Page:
I get pictures of people’s lawns all the time. Now that we are in June, I knew I would start getting pictures of those lawns struggling to green up. Dormancy was clearly no longer the explanation. How did I know? The grass on the right was existing grass and the grass on the left was new turf from a local sod farm that operates with a strict fertility program.
Of course I requested a soil sample. The results? The visual stressors appear to be a dormant style grass but the scientific results diagnosed a potassium and phosphorus deficiency. The pH was 7.2 and is on the cusp of being high but will hold that for monitoring. I did suggest we address this problem with fertilizer and a P & K booster. The takeaway point, a soil sample not only diagnoses the deficiency but recommends the right amount for remediation. No guessing and performing a lab-based soil test provides a prescriptive approach that works.
Let’s break apart P & K to better understand their roles in lawn health. Let’s start with Phosphorus (P). P is the second number in a fertilizer mix N-P-K and it is the most heavily regulated nutrient in our fertilizers. Most states have implemented a no phosphorus fertilizer regulation or encourage soil testing before applying phosphorus. There are few exceptions such as starter fertilizer for new turf installations that allows the new grass to get an extra boost during root establishment. When phosphorus is applied and there is already enough for optimal plant uptake, the over abundance will run off in our watershed and cause pollution and algae bloom, which is very harmful. Notwithstanding phosphorous is a critical component, and if your soil sample comes back with low levels, it is imperative to apply just the right amount for plant health. Now that you know the risk of the over application of phosphorus, let’s discuss the effects of phosphorus deficiency.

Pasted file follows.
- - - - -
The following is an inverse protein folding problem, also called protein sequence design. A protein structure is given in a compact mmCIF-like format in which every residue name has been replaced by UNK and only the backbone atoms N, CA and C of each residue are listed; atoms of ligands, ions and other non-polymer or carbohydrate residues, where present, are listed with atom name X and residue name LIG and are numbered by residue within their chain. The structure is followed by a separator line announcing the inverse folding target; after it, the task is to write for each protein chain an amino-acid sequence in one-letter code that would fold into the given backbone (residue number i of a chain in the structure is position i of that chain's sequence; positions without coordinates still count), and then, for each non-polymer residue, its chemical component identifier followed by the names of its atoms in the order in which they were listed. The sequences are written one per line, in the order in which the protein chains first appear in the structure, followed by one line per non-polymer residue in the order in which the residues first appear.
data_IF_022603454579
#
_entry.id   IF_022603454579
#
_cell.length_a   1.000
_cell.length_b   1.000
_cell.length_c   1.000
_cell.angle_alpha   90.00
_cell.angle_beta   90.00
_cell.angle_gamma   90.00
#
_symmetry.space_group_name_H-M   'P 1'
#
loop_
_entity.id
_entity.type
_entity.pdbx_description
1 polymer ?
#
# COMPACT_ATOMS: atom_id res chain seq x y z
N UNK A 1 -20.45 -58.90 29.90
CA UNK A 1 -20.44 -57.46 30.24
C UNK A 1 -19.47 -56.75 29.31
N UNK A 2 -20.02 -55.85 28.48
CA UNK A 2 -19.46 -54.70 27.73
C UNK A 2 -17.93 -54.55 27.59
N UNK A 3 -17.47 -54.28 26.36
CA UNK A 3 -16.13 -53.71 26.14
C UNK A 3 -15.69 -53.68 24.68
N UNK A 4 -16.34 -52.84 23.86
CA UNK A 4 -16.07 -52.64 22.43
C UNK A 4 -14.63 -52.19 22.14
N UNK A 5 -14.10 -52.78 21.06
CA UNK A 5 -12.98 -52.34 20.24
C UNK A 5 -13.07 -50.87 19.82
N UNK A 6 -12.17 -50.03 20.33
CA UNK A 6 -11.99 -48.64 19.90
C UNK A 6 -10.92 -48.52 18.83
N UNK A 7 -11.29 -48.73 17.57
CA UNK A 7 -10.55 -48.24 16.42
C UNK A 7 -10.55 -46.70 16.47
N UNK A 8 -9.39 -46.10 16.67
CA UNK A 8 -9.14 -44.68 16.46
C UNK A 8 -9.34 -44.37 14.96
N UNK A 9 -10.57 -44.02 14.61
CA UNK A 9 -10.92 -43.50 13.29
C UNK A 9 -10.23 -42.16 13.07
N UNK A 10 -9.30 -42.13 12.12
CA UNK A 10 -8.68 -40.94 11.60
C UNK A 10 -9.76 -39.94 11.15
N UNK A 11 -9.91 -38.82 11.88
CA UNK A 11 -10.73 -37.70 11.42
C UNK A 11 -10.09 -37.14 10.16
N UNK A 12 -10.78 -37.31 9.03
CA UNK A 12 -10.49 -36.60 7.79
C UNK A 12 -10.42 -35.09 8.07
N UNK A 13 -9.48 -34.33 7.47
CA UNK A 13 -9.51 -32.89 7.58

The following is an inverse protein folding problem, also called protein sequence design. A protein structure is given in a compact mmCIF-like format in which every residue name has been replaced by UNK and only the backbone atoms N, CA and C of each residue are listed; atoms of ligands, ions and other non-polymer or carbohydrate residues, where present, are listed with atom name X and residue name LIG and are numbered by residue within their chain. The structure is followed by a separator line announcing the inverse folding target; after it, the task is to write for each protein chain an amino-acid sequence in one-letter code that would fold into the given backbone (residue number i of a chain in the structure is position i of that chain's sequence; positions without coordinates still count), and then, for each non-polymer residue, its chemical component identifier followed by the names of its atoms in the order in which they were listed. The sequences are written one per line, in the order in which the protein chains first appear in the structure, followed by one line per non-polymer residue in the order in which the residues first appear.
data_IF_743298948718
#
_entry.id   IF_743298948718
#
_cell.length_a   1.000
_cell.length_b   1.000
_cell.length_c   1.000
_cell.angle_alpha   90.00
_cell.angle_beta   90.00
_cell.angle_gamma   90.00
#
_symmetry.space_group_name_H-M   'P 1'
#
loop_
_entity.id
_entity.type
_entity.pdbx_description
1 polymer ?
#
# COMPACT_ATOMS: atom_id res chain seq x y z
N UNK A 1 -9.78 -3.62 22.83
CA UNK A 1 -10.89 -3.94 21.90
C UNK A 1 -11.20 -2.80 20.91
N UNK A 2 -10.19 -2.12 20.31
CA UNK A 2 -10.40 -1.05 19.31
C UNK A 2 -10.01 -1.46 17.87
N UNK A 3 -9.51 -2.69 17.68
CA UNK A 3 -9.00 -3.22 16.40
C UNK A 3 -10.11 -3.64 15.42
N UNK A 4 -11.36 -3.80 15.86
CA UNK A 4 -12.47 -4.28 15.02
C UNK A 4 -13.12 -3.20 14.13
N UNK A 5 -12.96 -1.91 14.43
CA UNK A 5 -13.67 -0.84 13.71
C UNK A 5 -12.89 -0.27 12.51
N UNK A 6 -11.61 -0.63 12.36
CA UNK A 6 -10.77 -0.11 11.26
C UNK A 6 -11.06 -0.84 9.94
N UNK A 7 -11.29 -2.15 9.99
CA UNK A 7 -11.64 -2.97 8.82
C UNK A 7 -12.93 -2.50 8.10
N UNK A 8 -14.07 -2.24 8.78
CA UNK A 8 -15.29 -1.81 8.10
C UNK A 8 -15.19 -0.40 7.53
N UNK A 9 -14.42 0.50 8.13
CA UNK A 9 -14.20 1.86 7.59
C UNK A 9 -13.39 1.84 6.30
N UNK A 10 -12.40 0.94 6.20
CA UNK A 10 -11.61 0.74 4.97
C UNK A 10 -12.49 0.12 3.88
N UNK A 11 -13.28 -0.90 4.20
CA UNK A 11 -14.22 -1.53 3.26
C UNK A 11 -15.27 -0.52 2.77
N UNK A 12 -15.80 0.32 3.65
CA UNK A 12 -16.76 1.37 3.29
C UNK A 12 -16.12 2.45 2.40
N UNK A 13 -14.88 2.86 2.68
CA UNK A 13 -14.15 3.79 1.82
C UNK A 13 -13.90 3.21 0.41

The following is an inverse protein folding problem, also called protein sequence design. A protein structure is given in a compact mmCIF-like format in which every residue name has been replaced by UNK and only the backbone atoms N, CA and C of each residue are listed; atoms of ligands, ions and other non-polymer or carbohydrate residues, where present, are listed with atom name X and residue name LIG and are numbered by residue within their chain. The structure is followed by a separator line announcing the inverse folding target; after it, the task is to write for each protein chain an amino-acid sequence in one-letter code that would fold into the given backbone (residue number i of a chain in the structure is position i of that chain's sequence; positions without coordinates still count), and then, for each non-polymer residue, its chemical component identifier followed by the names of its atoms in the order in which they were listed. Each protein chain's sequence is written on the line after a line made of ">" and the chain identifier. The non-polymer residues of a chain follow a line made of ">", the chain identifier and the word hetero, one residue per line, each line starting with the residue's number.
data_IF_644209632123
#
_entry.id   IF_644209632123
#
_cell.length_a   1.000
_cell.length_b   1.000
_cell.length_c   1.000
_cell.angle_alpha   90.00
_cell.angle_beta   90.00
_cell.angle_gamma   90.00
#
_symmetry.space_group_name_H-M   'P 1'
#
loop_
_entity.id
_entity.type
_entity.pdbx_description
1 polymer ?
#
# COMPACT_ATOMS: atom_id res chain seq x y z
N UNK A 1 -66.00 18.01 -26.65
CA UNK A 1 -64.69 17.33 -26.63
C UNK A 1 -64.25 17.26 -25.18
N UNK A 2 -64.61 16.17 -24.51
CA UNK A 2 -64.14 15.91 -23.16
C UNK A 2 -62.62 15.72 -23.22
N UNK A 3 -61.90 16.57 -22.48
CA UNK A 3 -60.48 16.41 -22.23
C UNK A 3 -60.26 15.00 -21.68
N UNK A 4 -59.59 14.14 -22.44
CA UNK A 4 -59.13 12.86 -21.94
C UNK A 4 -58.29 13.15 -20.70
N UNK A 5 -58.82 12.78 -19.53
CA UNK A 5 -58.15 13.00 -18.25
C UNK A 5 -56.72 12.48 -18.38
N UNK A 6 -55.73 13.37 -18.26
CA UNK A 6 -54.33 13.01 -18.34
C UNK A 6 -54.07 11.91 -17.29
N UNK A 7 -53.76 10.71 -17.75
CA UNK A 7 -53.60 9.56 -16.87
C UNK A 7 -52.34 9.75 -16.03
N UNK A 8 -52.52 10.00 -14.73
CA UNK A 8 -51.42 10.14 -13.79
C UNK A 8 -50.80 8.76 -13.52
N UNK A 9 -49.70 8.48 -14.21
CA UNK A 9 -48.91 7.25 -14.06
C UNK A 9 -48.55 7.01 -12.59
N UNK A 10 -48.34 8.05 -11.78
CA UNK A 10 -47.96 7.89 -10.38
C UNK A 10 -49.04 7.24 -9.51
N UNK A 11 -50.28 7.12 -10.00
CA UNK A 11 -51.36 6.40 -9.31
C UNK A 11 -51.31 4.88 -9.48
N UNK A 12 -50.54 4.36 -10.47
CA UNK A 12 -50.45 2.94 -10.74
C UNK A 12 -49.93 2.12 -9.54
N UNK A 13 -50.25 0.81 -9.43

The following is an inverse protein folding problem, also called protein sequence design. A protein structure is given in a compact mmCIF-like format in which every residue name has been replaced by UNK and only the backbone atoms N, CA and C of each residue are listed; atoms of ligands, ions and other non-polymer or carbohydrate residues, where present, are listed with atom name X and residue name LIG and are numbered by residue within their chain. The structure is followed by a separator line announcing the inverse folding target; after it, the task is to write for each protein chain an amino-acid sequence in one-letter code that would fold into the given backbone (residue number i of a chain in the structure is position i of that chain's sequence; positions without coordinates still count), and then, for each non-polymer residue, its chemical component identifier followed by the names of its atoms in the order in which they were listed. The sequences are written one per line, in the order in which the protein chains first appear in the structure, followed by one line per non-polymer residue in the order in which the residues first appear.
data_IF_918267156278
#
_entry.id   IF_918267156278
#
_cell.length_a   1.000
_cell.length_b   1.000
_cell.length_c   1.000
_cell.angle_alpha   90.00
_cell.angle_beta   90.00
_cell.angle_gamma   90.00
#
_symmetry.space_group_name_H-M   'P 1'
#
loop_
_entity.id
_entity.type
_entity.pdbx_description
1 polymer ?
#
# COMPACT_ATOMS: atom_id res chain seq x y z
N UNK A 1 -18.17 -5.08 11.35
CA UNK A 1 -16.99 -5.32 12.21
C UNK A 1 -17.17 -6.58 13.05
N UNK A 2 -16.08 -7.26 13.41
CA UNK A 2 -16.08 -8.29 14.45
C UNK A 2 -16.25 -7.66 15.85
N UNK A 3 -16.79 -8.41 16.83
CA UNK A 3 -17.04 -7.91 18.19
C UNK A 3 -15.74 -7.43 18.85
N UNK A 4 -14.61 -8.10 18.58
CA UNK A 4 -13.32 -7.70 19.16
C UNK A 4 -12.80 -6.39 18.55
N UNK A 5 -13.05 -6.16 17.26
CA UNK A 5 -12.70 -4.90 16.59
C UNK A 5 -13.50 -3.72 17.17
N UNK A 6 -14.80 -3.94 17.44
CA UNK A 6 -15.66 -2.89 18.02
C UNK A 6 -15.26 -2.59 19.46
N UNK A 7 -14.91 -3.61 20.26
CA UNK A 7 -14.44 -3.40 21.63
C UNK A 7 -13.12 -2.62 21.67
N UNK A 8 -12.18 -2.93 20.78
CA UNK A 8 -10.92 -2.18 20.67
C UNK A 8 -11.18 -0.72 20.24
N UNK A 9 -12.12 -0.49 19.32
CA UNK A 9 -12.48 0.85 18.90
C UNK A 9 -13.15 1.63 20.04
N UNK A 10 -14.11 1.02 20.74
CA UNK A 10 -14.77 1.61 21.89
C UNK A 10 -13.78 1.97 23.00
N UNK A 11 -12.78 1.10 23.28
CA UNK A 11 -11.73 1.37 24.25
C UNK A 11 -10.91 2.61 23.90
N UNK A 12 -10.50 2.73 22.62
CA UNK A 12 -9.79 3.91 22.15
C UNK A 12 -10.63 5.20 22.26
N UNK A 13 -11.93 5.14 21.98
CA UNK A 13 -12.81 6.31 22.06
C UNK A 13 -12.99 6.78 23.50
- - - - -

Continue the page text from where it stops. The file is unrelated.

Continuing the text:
Phosphorus is usually recognized as an essential element for root health, and ultimately it is responsible for overall plant health, and when not addressed, plants will enter stress conditions, becoming susceptible to pests and diseases and ultimately death. In between soil testing recommendations (at least annually according to the USDA), one way to naturally recycle phosphorus is to leave grass clippings after mowing. Purdue Extension recommends, “When turf-grass clippings are regularly recycled during mowing, phosphorus is recycled on-site and the need for applying phosphorus fertilizer may decrease slightly over time. By contrast, when clippings are regularly removed from these areas, then the turf can become phosphorus deficient and require supplemental phosphorus fertilizer.” Keep those clippings and closely monitor your phosphorus use – not only does your lawn need it but our water quality depends on it as well.
Potassium is the third number in the fertilizer combination N-P-K and most people recognize potassium as a winterizer preparation. While that is a best practice, it is also the nutrient that the grasses use the most. When potassium is at the right level, it is protecting the grass from drought stress, winter injury, and diseases. So although it does have a very important role for winter hardiness, it also keeps your lawn strong against drought conditions and diseases for the other times of the year. Potassium also helps with your lawn’s turgor pressure in the cell walls. Turgor pressure is water pressure within the cell walls. As the potassium deficiency increases, the failing turgor pressure will cause the plant to wilt and fall over.
Why is potassium less regulated in fertilizers among states? According to Penn State Extension, “Although it [potassium] is readily leached into groundwater, potassium is not a major pollutant in surface water and groundwater in the United States. It rarely is present in concentrations toxic to people or aquatic life, and it does not deplete water of oxygen.“ There is less concern with harmful environment affects and since not all potassium levels in the soils are readily available, a professional, lab-based soil test is the answer.
Next time your lawn just seems to be “off,” it might be showing you the beginning of a larger problem underneath where all the health begins…in the soil.
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